Huynh Duc Linh, a Vietnamese physical education teacher, is pursuing his dream of teaching swimming to one million kids in Vietnam, spending the last six years teaching over 10,000 students.
In 2019, Linh was informed of nine students from Nghia Ha Middle School in central Quang Ngai Province dying in a tragic drowning incident.
Since then, Linh and his colleagues have tried to teach swimming skills to children, reaching their target of running courses for over 10,000 kids after six years.
Recently, the government has called for far more actions to prevent drowning, making Linh and his team decide to pursue a bigger dream: teaching up to one million kids to swim.
More than 2,000 under-16-year-old children drown a year in Vietnam, the World Health Organization cited an estimate in 2020.
It’s not a rosy path
Linh is the founder of Sapaga Company in Da Nang, a coastal city in central Vietnam, specializing in building swimming pools.
Since he started the company, he has had no free time. Linh and his team build swimming pools in such central provinces as Binh Dinh and Quang Tri. They even do projects for non-governmental organizations.
“It’s not a rosy path but I still want to continue my business,” Linh said.
The 2019 drowning incident that caused the death of nine students made him and his friends think about building a low-cost swimming pool. Then, an assembled swimming pool was born.
“At that time, we unanimously started up with the idea of a low-cost swimming pool. However, there were inconsistencies between us. We separated after that, but I have kept running the company,” Linh said.
He traveled to locations from north to south to consult those who were interested in low-cost swimming pools and in constructing such pools, but not all were successful.
Linh traveled to Cam Ranh City and Cam Lam District in Khanh Hoa Province three years ago to construct two water parks by himself after he could not convince the locals of assembled swimming pools.
The two water parks, aimed at providing places for local kids to learn to swim, attracted many parents who came to register for swimming courses for their children.
|An assembled swimming pool by Huynh Duc Linh (left photo) and Linh and Nguyen Thi Anh Vien, a national-record holding swimmer (right photo)|
When the operation of the two water parks was stable, Linh handed them over to the locals.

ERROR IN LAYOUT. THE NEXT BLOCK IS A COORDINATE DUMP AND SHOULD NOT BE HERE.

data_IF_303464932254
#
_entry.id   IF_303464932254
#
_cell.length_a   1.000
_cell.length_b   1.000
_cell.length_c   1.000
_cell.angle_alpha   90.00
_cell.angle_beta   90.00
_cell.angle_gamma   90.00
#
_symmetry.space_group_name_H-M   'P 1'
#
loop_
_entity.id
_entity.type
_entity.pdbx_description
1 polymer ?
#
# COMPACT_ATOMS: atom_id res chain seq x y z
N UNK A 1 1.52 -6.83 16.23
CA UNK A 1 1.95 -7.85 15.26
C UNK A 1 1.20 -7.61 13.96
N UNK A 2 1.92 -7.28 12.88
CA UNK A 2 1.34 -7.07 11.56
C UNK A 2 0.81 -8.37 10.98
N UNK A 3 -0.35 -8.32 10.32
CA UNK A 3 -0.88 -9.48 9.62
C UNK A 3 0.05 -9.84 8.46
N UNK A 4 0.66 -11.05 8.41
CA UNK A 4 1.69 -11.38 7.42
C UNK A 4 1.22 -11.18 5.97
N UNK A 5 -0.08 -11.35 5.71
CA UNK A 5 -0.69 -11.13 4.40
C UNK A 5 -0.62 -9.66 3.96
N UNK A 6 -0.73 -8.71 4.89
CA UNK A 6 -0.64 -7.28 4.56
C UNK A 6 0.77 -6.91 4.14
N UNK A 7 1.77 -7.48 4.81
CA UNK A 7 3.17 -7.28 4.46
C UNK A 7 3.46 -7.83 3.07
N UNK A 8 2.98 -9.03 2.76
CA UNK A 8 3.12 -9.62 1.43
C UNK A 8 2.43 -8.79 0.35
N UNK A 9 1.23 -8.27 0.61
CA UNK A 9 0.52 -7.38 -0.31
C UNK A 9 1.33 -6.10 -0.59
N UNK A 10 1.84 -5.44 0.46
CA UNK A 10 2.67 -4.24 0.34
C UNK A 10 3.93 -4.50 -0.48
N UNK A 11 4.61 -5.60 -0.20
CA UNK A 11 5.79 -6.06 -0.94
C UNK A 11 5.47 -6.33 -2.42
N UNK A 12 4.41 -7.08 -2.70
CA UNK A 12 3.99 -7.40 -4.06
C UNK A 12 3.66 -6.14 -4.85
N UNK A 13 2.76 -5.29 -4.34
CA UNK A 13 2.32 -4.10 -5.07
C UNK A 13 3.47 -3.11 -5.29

“Local people can run it better than me. They are able to operate them in the long term and expand them in the future,” Linh said.
Moreover, he wants to bring more swimming pools to kids in other regions.
More swimming pools, more kids are able to learn swimming
Linh operates three water parks and swimming classes in his hometown, Quang Ngai, and four water parks in Da Nang, neighboring Quang Nam Province, and Hue City — which is the capital of central Thua Thien-Hue Province.
In the past six years, he has helped 10,000 kids learn to swim with these water parks and swimming classes.
This is a motive for him to continue what he is doing.
“I don’t remember how many swimming pools that I have set up, maybe hundreds, and hundreds of thousands of kids learning to swim in these pools,” Linh shared.
Although his company faced difficulties during two years of COVID-19, Linh and his team have gone on with their dream.
So far, they have collaborated with organizations and schools nationwide in constructing swimming pools for kids, such as departments of children’s affairs and schools in Yen Bai, Lao Cai, Ninh Binh, Thanh Hoa, Dak Lak, Dong Thap, Soc Trang, to name but a few.
“We now not only set up assembled swimming pools but also build concrete swimming pools and sport complexes,” Linh said.
He often offers low cost services to social foundations and organizations.
He has never refused any projects on swimming pools for kids even if he has to work as a subcontractor.
In the coming time, Linh will go to Quang Tri Province to attend a program to train teachers to prevent drowning hosted by the Ministry of Education and Training. The program will be organized in 17 provinces from Quang Tri to Binh Duong.
He will meet local teachers and give them updated information on the government’s swimming teaching policy.
Linh will then seek locations for building more swimming pools for children, aiming to turn his dream of teaching swimming to one million kids into a reality.